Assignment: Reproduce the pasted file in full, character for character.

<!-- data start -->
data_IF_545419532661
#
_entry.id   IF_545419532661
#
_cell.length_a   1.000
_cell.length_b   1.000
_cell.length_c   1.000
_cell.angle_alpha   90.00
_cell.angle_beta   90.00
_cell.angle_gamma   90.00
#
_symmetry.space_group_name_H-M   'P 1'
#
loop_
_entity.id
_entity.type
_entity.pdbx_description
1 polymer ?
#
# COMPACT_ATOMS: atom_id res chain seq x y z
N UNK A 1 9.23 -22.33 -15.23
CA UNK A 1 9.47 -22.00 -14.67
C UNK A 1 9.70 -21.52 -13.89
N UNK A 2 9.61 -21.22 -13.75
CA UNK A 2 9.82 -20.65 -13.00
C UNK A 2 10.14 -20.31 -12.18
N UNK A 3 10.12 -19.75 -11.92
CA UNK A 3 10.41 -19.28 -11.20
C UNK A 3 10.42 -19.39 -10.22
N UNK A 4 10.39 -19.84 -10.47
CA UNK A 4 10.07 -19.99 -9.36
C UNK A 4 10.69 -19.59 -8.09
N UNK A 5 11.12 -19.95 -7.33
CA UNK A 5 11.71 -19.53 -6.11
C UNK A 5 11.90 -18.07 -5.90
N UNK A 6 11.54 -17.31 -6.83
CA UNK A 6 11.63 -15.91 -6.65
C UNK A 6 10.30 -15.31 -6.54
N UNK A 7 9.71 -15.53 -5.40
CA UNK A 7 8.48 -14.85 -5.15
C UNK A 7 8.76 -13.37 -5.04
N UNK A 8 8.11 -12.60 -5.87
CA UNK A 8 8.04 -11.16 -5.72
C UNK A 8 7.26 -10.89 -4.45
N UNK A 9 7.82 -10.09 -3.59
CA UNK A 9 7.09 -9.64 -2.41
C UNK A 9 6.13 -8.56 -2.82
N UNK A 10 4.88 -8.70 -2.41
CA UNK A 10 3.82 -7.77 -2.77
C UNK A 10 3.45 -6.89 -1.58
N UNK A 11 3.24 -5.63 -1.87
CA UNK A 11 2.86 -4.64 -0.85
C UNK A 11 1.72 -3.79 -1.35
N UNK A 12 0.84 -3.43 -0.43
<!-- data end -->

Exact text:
data_IF_545419532661
#
_entry.id   IF_545419532661
#
_cell.length_a   1.000
_cell.length_b   1.000
_cell.length_c   1.000
_cell.angle_alpha   90.00
_cell.angle_beta   90.00
_cell.angle_gamma   90.00
#
_symmetry.space_group_name_H-M   'P 1'
#
loop_
_entity.id
_entity.type
_entity.pdbx_description
1 polymer ?
#
# COMPACT_ATOMS: atom_id res chain seq x y z
N UNK A 1 9.23 -22.33 -15.23
CA UNK A 1 9.47 -22.00 -14.67
C UNK A 1 9.70 -21.52 -13.89
N UNK A 2 9.61 -21.22 -13.75
CA UNK A 2 9.82 -20.65 -13.00
C UNK A 2 10.14 -20.31 -12.18
N UNK A 3 10.12 -19.75 -11.92
CA UNK A 3 10.41 -19.28 -11.20
C UNK A 3 10.42 -19.39 -10.22
N UNK A 4 10.39 -19.84 -10.47
CA UNK A 4 10.07 -19.99 -9.36
C UNK A 4 10.69 -19.59 -8.09
N UNK A 5 11.12 -19.95 -7.33
CA UNK A 5 11.71 -19.53 -6.11
C UNK A 5 11.90 -18.07 -5.90
N UNK A 6 11.54 -17.31 -6.83
CA UNK A 6 11.63 -15.91 -6.65
C UNK A 6 10.30 -15.31 -6.54
N UNK A 7 9.71 -15.53 -5.40
CA UNK A 7 8.48 -14.85 -5.15
C UNK A 7 8.76 -13.37 -5.04
N UNK A 8 8.11 -12.60 -5.87
CA UNK A 8 8.04 -11.16 -5.72
C UNK A 8 7.26 -10.89 -4.45
N UNK A 9 7.82 -10.09 -3.59
CA UNK A 9 7.09 -9.64 -2.41
C UNK A 9 6.13 -8.56 -2.82
N UNK A 10 4.88 -8.70 -2.41
CA UNK A 10 3.82 -7.77 -2.77
C UNK A 10 3.45 -6.89 -1.58
N UNK A 11 3.24 -5.63 -1.87
CA UNK A 11 2.86 -4.64 -0.85
C UNK A 11 1.72 -3.79 -1.35
N UNK A 12 0.84 -3.43 -0.43